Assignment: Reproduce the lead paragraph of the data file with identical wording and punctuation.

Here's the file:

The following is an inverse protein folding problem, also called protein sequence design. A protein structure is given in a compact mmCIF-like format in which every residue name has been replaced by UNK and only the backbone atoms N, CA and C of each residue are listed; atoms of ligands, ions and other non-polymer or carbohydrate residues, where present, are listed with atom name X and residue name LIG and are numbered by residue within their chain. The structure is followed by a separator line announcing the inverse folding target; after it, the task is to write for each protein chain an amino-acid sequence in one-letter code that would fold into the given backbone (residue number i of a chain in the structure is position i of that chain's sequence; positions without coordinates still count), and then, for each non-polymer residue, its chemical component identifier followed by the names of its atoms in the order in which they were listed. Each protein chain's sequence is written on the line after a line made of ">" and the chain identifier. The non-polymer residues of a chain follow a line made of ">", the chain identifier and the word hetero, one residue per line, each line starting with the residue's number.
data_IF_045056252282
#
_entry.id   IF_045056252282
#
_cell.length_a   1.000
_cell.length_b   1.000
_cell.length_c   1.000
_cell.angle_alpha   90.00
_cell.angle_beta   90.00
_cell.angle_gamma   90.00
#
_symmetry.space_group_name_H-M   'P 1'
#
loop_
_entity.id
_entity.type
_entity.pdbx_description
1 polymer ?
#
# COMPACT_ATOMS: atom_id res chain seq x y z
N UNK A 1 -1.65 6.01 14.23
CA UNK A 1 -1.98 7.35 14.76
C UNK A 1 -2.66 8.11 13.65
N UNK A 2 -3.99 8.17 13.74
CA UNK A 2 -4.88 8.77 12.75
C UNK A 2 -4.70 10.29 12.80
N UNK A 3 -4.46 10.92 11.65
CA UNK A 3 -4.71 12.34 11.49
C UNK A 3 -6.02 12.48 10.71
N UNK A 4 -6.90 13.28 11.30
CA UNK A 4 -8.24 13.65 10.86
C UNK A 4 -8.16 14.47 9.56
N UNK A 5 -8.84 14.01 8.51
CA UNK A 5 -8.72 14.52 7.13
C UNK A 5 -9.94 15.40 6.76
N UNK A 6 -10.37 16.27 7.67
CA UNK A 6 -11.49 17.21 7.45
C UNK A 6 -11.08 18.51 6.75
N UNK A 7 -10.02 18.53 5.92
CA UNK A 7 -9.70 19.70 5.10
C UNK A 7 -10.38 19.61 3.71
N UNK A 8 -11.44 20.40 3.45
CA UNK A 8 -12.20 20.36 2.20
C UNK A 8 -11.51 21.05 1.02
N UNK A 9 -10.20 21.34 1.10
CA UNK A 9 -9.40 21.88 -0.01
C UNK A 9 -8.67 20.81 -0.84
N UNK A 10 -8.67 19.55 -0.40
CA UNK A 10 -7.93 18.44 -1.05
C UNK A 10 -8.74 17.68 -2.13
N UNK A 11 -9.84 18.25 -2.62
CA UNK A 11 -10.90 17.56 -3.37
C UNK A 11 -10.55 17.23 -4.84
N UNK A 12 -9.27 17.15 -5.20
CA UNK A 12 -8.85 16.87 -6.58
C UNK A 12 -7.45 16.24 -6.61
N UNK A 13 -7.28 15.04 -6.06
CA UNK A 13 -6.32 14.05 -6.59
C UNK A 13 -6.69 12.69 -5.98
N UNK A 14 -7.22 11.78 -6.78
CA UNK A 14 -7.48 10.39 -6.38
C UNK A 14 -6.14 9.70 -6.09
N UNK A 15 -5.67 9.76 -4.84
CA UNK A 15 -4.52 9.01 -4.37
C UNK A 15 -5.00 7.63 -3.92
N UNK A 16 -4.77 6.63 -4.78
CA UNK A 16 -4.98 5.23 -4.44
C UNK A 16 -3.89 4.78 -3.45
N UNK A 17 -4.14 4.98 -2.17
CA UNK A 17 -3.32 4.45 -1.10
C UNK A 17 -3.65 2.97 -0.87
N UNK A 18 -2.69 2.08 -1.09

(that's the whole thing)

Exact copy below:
The following is an inverse protein folding problem, also called protein sequence design. A protein structure is given in a compact mmCIF-like format in which every residue name has been replaced by UNK and only the backbone atoms N, CA and C of each residue are listed; atoms of ligands, ions and other non-polymer or carbohydrate residues, where present, are listed with atom name X and residue name LIG and are numbered by residue within their chain. The structure is followed by a separator line announcing the inverse folding target; after it, the task is to write for each protein chain an amino-acid sequence in one-letter code that would fold into the given backbone (residue number i of a chain in the structure is position i of that chain's sequence; positions without coordinates still count), and then, for each non-polymer residue, its chemical component identifier followed by the names of its atoms in the order in which they were listed. Each protein chain's sequence is written on the line after a line made of ">" and the chain identifier. The non-polymer residues of a chain follow a line made of ">", the chain identifier and the word hetero, one residue per line, each line starting with the residue's number.